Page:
John Gallup

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John Gallop (1619 in Dorset, England – 1675 in South Kingstown, Rhode Island) (eldest son of John Gallop and Christobel (Bruchette) Gallop) was an early settler and militia captain in Southeastern Connecticut.

Early history[edit]

Gallup was born at Bridport, Dorset, England and baptized at St. Mary's, in Mosterton, Dorset on January 25, 1620.

On September 4, 1633, the younger Gallup arrived in Boston in the Massachusetts Bay Colony aboard the Griffin with his mother, brothers, and sister Joan. His father had reached the colony three years earlier and had established himself as a ship pilot.

In 1643, the younger Gallup married Hannah Lake, daughter of John and Margaret (Read) Lake.[1] Hannah's aunt, Elizabeth Read, was the wife of John Winthrop, Jr., then governor of Connecticut.

Pequot war[edit]

As a young man, Gallop fought with his father and brothers against the Pequot tribe in the long-running Pequot war in the Connecticut Colony. In one engagement off the coast of Block Island, the Gallups used their ship to ram another vessel that had been commandeered by Pequot warriors. In recognition of his bravery in this war, Gallop was appointed a captain of the militia.

Land grant[edit]

At the end of the Pequot war, the General Court of Connecticut granted Gallup 100 acres of land close to the future town of Stonington, Connecticut. In 1654, Gallop moved his family to this land and built a homestead there. John was one of the early settlers of Stonington. His homestead place was bounded on the west by the Mystic River, south by Captain Stanton's homestead and Captain Denison's land, east by Denison's land and the town lots, and on the north by Robert Park's land. Gallup represented the town at the General Court in 1665 and 1667. Gallup also served as a language interpreter to the Native Americans.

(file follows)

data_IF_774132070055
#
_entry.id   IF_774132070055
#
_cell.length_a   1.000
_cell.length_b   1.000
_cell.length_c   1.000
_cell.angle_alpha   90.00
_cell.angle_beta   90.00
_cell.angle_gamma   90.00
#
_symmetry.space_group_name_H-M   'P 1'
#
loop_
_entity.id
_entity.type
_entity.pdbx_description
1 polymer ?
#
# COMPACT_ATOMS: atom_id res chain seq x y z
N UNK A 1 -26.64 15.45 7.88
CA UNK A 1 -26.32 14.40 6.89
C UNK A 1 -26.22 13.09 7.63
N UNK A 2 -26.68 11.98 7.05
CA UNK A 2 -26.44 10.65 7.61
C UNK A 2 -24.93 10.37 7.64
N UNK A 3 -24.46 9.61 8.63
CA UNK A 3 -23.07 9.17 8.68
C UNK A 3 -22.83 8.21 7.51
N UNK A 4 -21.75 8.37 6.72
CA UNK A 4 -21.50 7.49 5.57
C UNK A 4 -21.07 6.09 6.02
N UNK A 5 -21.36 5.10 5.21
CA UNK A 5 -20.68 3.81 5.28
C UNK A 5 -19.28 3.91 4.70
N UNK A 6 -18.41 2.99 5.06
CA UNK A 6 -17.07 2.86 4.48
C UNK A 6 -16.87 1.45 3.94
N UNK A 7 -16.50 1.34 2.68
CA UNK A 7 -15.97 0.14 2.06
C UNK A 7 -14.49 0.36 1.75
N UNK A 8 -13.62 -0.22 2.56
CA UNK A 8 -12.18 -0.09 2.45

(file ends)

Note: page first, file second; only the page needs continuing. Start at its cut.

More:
King Philip's War[edit]

With the outbreak of King Philip's War in 1675, Gallup again went to war. When New London County raised seventy men under Captain John Mason of Norwich, Connecticut, Gallup joined with him to lead their Mohegan allies. These troops moved eastward and soon joined with those of the other colonies. Gallop and his unit of Mohegan warriors were dispatched to join the other colonial units attacking the swamp fort of the enemy Narragansett tribe on December 19, 1675 in present-day South Kingstown, Rhode Island.

Death[edit]

While leading a successful charge on the Narragansett fort, Gallup was killed by a musket ball shot to the head.[2] A complete victory was had by the colonists, but with great loss of life on both sides. Captain Gallop was a brave and valuable officer and was loved and respected by his men.

Gallup is buried at Smith's Castle in North Kingstown, Rhode Island, not far from where he died. The County Court divided Gallop's estate between his widow, 100 pounds; his oldest son John, 137 pounds,; and his five daughters, 70 pounds each. Mrs. Hannah Gallup had also received large grant of land from the General Court in consideration of her loss."

References[edit]

  1. ^ Oakes, Rensselaer Allston (1905). Genealogical and Family History of the County of Jefferson, New York, Volume 2. Higginson Book Company. p. 1247.
  2. ^ Whittemore, Henry (1898). Genealogical Guide to the Early Settlers of America. p. 203.